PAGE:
they either fight the crew (the defender nominates who fights who) or they do nothing if there's no one available to fight (because they're all fighting someone else).
Reading this, I thought 'is that really right?' The idea that they simply stand around and do nothing seems a bit odd.
I had a look at Da Roolz. As often the case, they're not entirely clear and it may be that something elsewhere in the book changes things. But, according to p. 44, "A warrior who finds himself unopposed on a vehicle can attempt to damage the vehicle itself should he so wish".*
I think 'unopposed' here is open to interpretation. One interpretation is that a model is only unopposed if they are no models from the other side on the same vehicle. (This seems to be how you're reading it.) However, another interpretation is that a model is unopposed if he is not matched up with an opposing model.
On the latter interpretation, then if three people board a trukk that only has two models (driver and one passenger), it means that two of them would fight the crew and the third boarder would be unopposed, and thus able to attack the vehicle itself.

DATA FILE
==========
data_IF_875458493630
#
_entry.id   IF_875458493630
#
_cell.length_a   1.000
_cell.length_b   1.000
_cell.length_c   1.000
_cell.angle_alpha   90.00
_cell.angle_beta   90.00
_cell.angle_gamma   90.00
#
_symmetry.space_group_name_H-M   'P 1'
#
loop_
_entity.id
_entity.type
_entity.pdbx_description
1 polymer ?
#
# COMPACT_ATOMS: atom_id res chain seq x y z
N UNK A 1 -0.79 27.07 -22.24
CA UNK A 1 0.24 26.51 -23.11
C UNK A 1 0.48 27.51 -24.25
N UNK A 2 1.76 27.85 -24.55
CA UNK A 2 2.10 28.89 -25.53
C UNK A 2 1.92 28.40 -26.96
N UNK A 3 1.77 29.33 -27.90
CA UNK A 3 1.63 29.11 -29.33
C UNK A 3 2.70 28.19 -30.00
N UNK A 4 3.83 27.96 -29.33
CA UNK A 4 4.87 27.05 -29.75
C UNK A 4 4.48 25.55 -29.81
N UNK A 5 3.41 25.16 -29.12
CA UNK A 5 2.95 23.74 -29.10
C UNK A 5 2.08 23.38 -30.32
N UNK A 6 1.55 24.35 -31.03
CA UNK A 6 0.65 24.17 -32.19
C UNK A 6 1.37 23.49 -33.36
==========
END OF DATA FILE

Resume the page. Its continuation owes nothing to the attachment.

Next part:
I'm not sure which of these was intended by the writers - quite possibly the first interpretation - but the second seems to make more sense than standing around and doing nothing.
*One caveat to that (further illustrating my point about the rules writing) is that this is under a heading about damaging a stationary
vehicle. However, despite that heading, nothing in the text under seems to mention the vehicle being stationary. Therefore, it's not really clear whether or how it applies to a moving vehicle.